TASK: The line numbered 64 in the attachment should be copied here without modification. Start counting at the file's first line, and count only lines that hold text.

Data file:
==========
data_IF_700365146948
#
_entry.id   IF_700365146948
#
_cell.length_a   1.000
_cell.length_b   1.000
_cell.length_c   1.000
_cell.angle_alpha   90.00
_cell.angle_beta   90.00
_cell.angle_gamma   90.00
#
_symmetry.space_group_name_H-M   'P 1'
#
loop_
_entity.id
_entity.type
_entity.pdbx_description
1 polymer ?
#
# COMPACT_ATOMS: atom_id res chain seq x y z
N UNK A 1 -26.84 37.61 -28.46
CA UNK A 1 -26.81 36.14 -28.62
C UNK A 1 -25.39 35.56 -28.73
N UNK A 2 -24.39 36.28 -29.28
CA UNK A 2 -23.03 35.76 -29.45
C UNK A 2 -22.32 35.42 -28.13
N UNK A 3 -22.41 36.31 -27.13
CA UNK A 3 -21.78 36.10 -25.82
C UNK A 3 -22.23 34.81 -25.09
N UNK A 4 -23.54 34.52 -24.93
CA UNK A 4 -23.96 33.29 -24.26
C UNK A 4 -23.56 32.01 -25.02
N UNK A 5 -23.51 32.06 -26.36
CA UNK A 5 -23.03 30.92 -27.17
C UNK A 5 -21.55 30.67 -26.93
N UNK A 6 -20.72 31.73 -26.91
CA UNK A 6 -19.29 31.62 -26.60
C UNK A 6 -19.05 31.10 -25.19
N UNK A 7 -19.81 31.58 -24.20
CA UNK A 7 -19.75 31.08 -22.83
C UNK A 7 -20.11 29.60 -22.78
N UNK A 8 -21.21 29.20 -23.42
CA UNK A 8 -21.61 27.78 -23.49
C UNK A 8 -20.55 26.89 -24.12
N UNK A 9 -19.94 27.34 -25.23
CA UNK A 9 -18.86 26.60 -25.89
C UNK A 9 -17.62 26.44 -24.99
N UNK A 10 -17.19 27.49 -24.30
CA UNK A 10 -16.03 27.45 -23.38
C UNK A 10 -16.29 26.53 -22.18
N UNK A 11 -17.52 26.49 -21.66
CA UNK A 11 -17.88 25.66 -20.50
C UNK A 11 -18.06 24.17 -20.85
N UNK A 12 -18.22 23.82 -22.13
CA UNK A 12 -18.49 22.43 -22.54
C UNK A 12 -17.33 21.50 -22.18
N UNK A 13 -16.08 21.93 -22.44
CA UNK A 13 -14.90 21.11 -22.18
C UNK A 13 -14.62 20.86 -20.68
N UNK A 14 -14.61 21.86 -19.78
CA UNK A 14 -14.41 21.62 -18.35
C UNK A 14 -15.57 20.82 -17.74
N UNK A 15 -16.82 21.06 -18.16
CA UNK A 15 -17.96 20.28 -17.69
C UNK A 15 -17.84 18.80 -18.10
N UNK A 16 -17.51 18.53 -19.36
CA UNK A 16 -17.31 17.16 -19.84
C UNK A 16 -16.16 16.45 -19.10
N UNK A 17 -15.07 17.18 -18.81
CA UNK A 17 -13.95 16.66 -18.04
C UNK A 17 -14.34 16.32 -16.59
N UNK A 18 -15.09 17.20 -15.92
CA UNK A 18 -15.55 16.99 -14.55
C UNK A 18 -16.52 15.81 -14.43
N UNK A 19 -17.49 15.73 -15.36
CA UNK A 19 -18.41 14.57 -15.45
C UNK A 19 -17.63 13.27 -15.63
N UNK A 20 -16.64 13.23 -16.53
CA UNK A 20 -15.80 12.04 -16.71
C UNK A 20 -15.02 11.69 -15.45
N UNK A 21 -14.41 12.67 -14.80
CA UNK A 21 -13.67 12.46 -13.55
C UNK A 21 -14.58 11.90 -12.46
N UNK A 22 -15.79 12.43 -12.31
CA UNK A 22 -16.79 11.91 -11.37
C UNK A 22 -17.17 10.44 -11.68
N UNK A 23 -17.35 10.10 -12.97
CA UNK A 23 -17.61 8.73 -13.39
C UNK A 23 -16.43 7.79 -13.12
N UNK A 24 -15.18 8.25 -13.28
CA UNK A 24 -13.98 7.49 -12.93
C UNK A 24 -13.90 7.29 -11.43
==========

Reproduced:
CA UNK A 15 -17.96 20.28 -17.69